Remarks at a 4.29.18 memorial service for John R. Merrill, longtime music teacher at Gilman School in Baltimore, MD.

Good morning. My name is Judah Adashi. I’m a composer on the faculty of the Peabody Institute here in Baltimore, and a member of the class of ‘94; I was a twelve-year man at Gilman. I’ve only spoken at one other memorial service in my life, and that was for another musical mentor. So while today is a difficult day, I’m grateful for another opportunity to honor someone who has shaped the course of my life.

I met John Merrill in 1990. I sang in the Glee Club and the Traveling Men all the way through high school and, thanks to John, I directed the Traveling Men as a senior. I also took his introductory music course, as all first-years were required to do at that time, and his AP music history class. I can still vividly see and feel all of the hours spent in those rooms downstairs.

For those of us who were passionate about music, this was our world: the Merrill Conservatory of Music. There weren’t as many of us as there were serious athletes, but we were committed, and John created a space in which we could be openly and earnestly ourselves. As conductor Kirk Smith, class of ‘76, put it a recent phone conversation, “John was our sanctuary.”

Almost 25 years later, and a teacher myself for over 15 years, I now see John in a way that I couldn’t have put into words back then. As the concept of toxic masculinity has entered the mainstream, I think about the ways in which an all-boys school can sometimes foster narrow ideas about what it means to be a man, and the consequences for those who don’t fit the mold.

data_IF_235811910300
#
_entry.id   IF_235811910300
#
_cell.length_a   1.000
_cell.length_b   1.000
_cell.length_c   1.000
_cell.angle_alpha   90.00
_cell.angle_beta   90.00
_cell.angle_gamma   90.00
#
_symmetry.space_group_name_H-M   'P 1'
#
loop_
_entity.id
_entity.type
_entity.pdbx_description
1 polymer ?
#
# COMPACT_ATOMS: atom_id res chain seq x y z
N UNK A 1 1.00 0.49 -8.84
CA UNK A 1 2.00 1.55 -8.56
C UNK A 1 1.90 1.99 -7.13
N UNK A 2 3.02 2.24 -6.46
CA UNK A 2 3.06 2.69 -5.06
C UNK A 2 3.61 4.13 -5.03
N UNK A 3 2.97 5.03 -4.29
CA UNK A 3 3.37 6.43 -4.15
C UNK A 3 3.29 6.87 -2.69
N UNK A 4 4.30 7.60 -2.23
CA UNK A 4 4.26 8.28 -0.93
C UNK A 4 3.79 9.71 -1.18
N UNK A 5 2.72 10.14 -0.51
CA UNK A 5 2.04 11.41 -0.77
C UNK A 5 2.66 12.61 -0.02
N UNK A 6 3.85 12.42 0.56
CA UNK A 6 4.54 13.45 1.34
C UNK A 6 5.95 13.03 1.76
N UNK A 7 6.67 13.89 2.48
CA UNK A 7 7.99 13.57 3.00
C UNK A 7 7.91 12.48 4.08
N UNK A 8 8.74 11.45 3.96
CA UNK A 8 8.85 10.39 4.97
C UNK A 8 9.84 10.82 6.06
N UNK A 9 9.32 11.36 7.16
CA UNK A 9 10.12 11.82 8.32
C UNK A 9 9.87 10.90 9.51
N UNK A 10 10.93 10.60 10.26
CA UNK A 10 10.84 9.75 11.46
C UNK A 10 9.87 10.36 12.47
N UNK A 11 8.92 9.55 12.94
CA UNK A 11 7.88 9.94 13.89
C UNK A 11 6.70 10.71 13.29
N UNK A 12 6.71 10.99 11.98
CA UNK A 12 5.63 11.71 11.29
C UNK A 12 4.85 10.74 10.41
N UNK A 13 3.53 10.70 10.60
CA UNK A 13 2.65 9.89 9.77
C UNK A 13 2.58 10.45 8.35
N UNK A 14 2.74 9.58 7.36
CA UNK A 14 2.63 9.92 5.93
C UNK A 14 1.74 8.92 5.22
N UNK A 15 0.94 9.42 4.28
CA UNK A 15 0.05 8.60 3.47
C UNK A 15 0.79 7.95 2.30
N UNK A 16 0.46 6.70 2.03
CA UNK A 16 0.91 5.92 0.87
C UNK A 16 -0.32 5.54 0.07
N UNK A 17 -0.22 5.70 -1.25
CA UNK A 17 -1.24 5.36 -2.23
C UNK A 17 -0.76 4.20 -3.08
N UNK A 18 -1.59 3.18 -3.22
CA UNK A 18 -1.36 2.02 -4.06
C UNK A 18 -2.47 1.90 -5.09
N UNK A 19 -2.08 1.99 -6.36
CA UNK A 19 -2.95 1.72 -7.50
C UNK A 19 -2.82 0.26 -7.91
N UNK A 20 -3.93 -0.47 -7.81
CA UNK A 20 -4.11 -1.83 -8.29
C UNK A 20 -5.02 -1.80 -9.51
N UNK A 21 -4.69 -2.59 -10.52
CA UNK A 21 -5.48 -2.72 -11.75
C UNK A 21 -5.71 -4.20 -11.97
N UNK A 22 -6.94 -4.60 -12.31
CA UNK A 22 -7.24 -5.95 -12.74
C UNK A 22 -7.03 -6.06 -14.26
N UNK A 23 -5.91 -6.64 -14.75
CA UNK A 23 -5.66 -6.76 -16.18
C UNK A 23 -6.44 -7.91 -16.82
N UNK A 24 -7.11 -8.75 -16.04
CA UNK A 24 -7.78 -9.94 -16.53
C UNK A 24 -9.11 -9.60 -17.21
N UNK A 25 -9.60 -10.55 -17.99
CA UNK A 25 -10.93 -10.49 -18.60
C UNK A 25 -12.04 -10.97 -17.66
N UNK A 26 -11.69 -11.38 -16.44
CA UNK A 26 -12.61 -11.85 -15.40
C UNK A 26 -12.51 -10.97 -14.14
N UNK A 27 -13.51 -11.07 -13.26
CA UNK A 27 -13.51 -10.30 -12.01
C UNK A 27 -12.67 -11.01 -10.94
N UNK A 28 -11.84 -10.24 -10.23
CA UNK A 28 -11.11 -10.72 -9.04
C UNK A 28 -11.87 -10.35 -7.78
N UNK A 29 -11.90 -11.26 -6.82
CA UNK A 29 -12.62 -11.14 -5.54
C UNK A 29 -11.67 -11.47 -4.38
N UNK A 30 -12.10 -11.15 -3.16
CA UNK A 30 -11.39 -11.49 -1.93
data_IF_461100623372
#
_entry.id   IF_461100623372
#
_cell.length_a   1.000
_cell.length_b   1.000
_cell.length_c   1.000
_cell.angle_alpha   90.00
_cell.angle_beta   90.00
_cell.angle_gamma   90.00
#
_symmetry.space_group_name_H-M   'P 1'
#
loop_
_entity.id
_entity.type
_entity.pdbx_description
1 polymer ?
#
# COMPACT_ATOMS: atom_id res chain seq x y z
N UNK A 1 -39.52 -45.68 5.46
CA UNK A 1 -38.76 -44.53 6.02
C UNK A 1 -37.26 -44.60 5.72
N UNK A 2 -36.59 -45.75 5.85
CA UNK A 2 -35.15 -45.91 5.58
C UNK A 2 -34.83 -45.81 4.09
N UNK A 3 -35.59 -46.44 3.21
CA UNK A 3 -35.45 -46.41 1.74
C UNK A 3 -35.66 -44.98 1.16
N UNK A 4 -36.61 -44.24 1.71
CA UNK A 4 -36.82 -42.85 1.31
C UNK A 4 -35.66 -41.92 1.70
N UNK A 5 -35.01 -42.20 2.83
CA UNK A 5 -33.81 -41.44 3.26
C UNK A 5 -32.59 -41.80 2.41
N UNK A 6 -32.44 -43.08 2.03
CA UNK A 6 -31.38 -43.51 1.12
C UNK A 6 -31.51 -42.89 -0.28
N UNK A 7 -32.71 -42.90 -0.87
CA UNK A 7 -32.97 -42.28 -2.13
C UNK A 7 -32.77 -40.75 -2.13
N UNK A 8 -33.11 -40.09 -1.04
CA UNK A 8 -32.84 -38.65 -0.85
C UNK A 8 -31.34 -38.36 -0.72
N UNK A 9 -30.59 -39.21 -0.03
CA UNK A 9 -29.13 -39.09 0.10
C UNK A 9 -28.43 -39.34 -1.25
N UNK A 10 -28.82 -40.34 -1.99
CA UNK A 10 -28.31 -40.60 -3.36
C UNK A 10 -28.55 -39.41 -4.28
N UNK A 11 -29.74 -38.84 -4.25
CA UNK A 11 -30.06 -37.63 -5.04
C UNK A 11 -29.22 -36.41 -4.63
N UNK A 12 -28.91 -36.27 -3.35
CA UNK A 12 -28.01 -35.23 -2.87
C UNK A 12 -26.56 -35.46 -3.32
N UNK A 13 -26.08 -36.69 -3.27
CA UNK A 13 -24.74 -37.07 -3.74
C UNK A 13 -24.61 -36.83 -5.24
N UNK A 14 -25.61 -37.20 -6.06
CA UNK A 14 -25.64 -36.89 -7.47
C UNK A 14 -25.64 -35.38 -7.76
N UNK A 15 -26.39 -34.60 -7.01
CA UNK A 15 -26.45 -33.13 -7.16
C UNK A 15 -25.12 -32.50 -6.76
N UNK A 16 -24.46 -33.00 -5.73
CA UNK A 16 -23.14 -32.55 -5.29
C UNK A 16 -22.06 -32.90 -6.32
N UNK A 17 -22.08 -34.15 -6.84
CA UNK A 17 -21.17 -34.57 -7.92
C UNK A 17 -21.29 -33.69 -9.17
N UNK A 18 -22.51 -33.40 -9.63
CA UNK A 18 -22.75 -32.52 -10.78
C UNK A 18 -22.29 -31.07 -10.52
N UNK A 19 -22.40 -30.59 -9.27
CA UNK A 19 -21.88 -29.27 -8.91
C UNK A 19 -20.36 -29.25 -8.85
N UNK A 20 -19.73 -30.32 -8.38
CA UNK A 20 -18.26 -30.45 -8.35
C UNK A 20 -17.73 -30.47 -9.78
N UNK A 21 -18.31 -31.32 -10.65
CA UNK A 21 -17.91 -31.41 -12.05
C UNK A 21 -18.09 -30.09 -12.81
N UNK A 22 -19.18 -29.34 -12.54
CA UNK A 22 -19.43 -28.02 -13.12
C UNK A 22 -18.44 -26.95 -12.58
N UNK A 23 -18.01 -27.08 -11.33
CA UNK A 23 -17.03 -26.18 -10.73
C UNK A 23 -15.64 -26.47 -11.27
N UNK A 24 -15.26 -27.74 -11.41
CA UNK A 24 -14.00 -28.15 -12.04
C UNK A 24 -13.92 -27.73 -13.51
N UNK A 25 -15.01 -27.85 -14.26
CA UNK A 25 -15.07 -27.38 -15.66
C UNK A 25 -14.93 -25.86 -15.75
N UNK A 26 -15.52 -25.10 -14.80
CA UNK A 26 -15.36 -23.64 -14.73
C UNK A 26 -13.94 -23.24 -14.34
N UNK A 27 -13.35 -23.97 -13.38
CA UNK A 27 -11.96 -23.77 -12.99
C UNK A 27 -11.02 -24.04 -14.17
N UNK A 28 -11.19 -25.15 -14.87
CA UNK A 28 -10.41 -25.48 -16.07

Looking back at my memories of Gilman through this lens, John Merrill stands out as the epitome of non-toxic masculinity. He was a gentleman, in the most literal sense of the word: a gentle man. He modeled what it was to be kind, gracious, witty, and vulnerable. He treated the young men in his care not only with respect, but with genuine tenderness.

On March 25, I learned from a mutual friend that John appeared to be in his last days. Thanks to his niece Linda, I was able to spend some time with John at his home on the 26th. He was sedated, but possibly able to hear. I was troubled by the fact that John wasn’t surrounded by music: his dear friend and colleague Anton Vishio told me that the arts channel to which the TV was usually tuned had mysteriously gone out.

So on March 27th, I came back with my wife Lavena, to make some music for John. Lavena played, beautifully, the Sarabande from Bach’s Second Cello Suite, with Linda, Anton, and I looking on. Lavena and I then moved out to the living room to John’s beloved Steinway, and played, together, the opening invocation from a piece of music that I wrote in 2015 called Rise. I told John that I loved him, and that I carry him with me in everything that I do.

I’d like to share with you now that last piece that Lavena and I played for John, before he passed away in the early morning hours of March 28th. [listen]